Fortunately for me, the apex predator granted me life as it decided to turn at the last minute (as seen in the sequence of photos above), but I’m afraid we have not been so sympathetic to the fish.  Blue marlin have declined by more than 30% of their population in just the last 14 years alone and fishing pressure for this species is increasing.  No blue marlin fisheries are considered to be sustainably managed. Thus, like other banner-species of ocean conservation such as oceanic sharks and even bluefin tuna, marlin are in a lot of trouble.  Sure, they provide a lot of meat, but because they are apex predators, pollutants such as mercury bioaccumulate in their tissues, so they have some of the highest levels of mercury (>.5 parts per trillion) of any marine fish!
-Jeffrey Milisen
MSc.

Black Water: Sea Moth

When we speak of Gasterosteiformes in Hawaii, we are generally referring to the order of pipefishes and seahorses.  Offshore, that usually refers solely to the pelagic seahorse, Hippocampus fisheri.  We see seahorses infrequently in the late summer and fall, usually at a rate of one seahorse for every ten dives or so.  Imagine Bryce and my surprise, one night, when we came across a member of this family that we didn’t even realize was possible in Hawaii.

Meet the Hawaiian seamoth (Eurypegasus papilio).  Sea moths are related to seahorses, pipefish, sea dragons, and sticklebacks in that they all possess bony external plates.  Seamoths shed their plates, and in some cases they will go through a set of plates every 5 days.  As an adult, this strange little fish will settle in water between 80 and 115 meters deep from the Big Island to Kure.  The underslung mouth implies that the Hawaiian sea moth feeds on benthic animals, and the snout is probably used to help extricate small crustaceans from their holes in the sea floor.  For now, the young is limited to the epipelagic zone, attracted to our lights just like, well, a moth.

-Jeffrey Milisen
MSc.

Black Water: Clown Squid

Young animals stay near the surface until maturity, but large ones like the squid pictured above, stay down deep and only come to the surface at night.  Adult animals are so rare, it is likely that none have been seen alive and only a few exist in museum collections.  A quiet hush fell over the blackwater divers when I picked up the large specimen for shipment to a cephalopod expert as we all realized that at our feet lay one of the rare night beasties that could show up on our favorite dive.  Once again, we are reminded of just how many animals we have yet to see down there.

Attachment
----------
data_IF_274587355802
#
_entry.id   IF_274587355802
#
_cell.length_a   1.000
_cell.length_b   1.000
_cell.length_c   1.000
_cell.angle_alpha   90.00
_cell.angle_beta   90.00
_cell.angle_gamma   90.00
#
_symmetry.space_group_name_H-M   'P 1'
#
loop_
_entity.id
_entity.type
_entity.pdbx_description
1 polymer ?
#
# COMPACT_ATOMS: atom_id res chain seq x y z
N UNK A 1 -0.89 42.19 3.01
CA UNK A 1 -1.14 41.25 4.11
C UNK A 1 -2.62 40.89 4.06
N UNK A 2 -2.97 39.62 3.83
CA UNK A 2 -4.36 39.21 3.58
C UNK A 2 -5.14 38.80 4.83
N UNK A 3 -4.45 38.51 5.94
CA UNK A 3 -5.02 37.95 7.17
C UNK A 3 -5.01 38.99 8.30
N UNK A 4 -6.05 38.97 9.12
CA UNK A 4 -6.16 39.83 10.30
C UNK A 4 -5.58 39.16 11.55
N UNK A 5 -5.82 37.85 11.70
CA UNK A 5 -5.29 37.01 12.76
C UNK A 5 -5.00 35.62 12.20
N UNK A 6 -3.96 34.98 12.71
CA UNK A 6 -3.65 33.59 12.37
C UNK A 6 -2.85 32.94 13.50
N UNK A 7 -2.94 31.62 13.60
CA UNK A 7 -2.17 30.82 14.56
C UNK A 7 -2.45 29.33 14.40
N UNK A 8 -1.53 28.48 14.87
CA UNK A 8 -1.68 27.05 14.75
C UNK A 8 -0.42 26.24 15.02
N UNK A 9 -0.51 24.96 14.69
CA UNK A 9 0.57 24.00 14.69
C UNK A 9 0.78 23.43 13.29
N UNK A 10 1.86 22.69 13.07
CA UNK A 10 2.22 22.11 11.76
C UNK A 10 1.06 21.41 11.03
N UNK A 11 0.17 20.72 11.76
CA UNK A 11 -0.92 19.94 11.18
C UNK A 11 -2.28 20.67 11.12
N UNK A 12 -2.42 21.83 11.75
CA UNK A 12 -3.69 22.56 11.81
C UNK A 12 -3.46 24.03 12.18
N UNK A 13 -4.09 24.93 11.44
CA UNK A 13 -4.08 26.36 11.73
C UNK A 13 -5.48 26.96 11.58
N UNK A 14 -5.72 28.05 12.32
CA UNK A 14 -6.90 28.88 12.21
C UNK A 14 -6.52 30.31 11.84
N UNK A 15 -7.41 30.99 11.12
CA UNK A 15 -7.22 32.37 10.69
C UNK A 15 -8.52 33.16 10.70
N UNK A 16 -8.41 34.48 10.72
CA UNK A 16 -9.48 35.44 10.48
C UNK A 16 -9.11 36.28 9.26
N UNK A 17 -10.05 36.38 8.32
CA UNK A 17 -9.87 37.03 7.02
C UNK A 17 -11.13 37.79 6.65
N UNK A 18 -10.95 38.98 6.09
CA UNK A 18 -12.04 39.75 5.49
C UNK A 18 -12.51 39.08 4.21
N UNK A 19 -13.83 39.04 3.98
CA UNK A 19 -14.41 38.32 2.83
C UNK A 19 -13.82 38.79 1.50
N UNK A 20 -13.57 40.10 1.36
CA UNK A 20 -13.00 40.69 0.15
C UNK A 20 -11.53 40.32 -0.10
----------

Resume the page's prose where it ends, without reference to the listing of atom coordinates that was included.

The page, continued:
-Jeffrey Milisen
MSc.

Black Water: Salp

A single salp oozoid that will never get laid.
Salps are the most common organism in the epipelagic environment and thus, far and away the most common animals we see on a blackwater.  Unlike most of the blackwater inhabitants, salps, aka tunicates or sea squirts, share our Phylum chordata.  That means that at some point in their lives they have a notochord.
I will be the first to admit that all of this taxonomy isn’t very interesting, so lets change the subject to sea squirt sex.  The individual oozoid stage is asexual and reproduces by selfing or making a whole bunch of genetic copies of itself in the form of a chain that can either be circular (cyclosalpa) or in a long string (salpa).  These chains are composed of a bunch of individuals known as blastozooids which are all attached by a complex network of “plaques” or information sharing connections that allow the salps to swim in a coordinated, synchronized fashion.  The blastozooid, or colonial, phase of a salp is the sexual one.  To simplify this, if you lived life like a salp, your kids, the result of sex with your spouse (or the mailman-we don’t judge at KHD!), would spawn a bunch of identical twins (reproduction through parthenogenesis) that would then go off to find someone else to reproduce with.
Are you creeped out yet?  No?  Because it gets weirder.  The blastozooid, or sexual form of a salp, undergoes sequential hermaphroditism. So they are females that produce female gametes (eggs) when they first mature, but eventually change sex into males as they get older.  While this process seems very complicated, it is also very efficient.  Salps can reproduce almost as fast as some bacteria!  That means that when conditions are just right (lots of phytoplankton food) they can bloom and inflict severe repercussions on the local plankton productivity.

Cyclosalpa blastozooid 2 small watermarked

Argonauta watermarked

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Cyclosalpa blastozooid colonies-These are many salp zooids in their sexual phase.

Phronima and eggs small watermarked

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The empty cavities of salp zooids are habitat for a whole host of organisms.  Look for crustaceans like this phronima, argonauta octopodes and even fish inhabiting the interior of salps.Salp oozoid 2 watermarked

Amphipods on pyrosome watermarked (1)

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Pyrosomes: A different kind of salp

-Jeffrey Milisen
MSc.